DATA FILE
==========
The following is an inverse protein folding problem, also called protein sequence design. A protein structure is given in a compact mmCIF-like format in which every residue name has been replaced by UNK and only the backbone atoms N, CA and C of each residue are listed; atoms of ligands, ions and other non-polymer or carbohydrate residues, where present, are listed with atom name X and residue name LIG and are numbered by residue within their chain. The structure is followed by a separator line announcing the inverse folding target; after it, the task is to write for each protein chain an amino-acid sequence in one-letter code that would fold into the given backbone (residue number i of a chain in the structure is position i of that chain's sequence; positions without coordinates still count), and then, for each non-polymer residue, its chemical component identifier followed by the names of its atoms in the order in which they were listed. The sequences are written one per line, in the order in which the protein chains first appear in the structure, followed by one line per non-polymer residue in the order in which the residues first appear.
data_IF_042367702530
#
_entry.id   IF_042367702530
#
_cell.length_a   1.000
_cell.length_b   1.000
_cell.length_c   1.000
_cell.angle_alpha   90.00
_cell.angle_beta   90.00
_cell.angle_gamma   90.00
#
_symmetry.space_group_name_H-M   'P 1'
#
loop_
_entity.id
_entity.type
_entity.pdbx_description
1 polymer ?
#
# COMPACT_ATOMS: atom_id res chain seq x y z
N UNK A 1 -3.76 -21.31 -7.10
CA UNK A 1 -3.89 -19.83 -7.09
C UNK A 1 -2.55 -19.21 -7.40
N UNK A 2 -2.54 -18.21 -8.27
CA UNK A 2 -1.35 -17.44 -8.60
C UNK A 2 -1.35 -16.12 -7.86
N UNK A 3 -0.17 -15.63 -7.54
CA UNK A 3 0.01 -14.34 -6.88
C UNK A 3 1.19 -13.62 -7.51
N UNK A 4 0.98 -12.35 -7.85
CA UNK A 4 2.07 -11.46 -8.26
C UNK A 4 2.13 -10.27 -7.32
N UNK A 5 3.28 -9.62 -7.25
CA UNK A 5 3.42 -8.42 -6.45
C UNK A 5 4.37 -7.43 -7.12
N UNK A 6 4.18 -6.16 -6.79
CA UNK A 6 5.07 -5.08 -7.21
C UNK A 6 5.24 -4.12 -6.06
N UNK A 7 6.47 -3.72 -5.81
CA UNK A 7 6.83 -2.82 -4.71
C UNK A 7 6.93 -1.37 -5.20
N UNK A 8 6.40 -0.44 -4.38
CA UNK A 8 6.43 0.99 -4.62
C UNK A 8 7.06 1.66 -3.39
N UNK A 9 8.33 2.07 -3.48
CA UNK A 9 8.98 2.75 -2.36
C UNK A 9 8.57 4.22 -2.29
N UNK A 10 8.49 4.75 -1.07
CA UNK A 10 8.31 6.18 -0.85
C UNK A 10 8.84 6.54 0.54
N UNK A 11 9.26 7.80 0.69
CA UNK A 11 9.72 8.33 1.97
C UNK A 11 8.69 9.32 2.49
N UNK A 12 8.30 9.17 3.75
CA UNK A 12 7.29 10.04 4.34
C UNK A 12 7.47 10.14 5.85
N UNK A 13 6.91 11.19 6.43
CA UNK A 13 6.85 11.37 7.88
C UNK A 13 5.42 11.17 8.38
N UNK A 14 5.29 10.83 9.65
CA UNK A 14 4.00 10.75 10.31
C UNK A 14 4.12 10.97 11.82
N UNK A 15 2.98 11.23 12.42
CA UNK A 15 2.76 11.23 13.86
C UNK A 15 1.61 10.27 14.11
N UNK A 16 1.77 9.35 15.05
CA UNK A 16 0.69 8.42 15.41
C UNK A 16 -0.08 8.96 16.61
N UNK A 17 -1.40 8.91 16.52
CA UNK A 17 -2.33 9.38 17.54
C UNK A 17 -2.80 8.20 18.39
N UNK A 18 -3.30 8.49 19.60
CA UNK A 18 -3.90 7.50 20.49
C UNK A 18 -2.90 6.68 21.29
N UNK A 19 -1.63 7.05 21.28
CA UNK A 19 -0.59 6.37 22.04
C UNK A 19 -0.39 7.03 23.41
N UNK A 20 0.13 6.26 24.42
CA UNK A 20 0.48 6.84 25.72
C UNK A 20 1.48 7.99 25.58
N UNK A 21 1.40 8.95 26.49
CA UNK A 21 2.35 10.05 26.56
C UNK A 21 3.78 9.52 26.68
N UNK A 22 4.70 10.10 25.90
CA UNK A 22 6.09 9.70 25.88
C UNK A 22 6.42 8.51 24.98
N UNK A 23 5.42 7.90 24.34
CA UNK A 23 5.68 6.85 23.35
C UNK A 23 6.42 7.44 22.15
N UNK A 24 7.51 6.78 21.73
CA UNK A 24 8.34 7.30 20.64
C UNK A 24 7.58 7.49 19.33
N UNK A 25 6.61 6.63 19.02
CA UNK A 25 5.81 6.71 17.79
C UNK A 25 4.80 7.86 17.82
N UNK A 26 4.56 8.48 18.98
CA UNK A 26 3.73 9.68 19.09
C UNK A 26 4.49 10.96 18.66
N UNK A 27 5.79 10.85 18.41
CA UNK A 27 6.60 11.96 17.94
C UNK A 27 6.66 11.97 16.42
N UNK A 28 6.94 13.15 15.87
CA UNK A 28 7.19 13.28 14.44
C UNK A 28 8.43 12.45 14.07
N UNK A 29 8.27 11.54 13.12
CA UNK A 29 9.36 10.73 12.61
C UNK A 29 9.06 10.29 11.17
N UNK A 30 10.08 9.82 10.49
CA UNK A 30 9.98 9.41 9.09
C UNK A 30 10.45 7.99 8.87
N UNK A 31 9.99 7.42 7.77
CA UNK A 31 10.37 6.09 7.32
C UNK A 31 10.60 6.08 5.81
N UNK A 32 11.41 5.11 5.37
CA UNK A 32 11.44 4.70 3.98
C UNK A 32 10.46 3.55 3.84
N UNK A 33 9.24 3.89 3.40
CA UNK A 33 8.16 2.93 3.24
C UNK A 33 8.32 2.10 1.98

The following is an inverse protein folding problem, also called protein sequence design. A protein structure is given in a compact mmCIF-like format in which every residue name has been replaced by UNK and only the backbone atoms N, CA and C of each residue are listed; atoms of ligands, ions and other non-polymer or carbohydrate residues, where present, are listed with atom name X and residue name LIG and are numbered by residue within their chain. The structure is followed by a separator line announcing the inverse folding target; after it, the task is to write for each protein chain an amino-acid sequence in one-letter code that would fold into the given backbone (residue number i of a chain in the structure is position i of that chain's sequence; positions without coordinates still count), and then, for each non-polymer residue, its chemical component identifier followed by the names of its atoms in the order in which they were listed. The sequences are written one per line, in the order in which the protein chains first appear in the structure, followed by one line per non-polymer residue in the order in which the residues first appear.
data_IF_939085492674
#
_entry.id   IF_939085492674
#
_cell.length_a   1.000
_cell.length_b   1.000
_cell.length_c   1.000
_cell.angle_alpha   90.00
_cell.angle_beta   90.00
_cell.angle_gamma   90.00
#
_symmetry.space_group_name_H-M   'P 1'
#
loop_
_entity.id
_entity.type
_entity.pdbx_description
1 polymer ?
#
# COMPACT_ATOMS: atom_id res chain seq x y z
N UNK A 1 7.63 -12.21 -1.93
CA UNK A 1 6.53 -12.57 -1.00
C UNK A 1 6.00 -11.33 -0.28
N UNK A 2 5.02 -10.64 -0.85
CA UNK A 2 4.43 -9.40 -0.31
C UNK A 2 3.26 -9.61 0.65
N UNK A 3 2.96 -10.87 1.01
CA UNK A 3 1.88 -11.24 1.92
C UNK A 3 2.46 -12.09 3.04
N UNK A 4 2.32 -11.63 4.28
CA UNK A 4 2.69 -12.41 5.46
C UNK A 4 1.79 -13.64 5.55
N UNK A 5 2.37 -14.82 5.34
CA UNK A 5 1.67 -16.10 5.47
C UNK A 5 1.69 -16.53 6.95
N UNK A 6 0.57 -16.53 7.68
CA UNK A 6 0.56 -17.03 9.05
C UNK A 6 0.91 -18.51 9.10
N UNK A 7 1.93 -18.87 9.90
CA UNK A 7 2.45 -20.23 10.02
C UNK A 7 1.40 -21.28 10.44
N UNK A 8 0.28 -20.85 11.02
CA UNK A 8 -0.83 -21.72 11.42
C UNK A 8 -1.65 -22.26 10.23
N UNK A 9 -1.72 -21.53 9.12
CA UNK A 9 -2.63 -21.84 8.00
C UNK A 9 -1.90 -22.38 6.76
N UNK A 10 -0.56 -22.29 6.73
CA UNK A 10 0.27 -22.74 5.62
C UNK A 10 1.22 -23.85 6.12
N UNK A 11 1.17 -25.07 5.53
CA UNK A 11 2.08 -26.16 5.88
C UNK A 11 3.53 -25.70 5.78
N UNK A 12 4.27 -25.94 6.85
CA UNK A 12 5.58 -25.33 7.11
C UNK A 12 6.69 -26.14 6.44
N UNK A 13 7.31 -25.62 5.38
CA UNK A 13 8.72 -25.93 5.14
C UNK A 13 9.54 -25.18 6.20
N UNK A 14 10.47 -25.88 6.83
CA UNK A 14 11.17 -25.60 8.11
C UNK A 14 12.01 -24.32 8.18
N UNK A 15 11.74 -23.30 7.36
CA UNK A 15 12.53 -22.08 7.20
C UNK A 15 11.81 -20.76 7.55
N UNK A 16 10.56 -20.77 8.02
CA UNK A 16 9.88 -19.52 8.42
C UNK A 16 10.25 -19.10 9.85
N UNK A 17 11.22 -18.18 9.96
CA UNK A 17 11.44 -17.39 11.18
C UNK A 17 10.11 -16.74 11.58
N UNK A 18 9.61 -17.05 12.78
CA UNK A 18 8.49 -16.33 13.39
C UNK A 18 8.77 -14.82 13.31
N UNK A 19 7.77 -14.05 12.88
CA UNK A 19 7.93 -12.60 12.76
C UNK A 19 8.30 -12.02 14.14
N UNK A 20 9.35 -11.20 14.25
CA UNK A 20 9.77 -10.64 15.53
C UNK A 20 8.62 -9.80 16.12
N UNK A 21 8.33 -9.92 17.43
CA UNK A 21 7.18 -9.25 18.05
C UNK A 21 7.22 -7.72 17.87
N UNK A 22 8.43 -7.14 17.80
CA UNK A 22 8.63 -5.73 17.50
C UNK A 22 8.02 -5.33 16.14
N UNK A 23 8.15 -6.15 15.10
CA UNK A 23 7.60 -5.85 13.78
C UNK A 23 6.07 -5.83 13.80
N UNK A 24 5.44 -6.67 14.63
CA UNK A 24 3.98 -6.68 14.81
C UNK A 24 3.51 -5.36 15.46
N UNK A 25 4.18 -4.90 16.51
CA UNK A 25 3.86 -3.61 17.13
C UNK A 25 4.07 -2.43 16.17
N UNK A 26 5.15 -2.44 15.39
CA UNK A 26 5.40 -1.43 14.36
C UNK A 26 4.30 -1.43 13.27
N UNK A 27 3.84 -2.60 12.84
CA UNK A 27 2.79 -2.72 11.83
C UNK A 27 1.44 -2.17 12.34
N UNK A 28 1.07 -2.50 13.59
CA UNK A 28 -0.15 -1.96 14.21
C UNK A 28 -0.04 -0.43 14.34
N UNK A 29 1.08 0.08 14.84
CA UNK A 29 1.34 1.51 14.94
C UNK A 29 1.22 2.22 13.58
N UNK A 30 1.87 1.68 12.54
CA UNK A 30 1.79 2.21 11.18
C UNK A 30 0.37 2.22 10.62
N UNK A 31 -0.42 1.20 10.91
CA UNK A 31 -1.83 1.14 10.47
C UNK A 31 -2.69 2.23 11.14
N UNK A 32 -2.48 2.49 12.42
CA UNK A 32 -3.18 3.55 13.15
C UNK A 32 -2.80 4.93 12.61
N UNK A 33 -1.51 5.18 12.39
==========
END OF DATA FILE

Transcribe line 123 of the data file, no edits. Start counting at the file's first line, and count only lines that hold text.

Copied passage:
#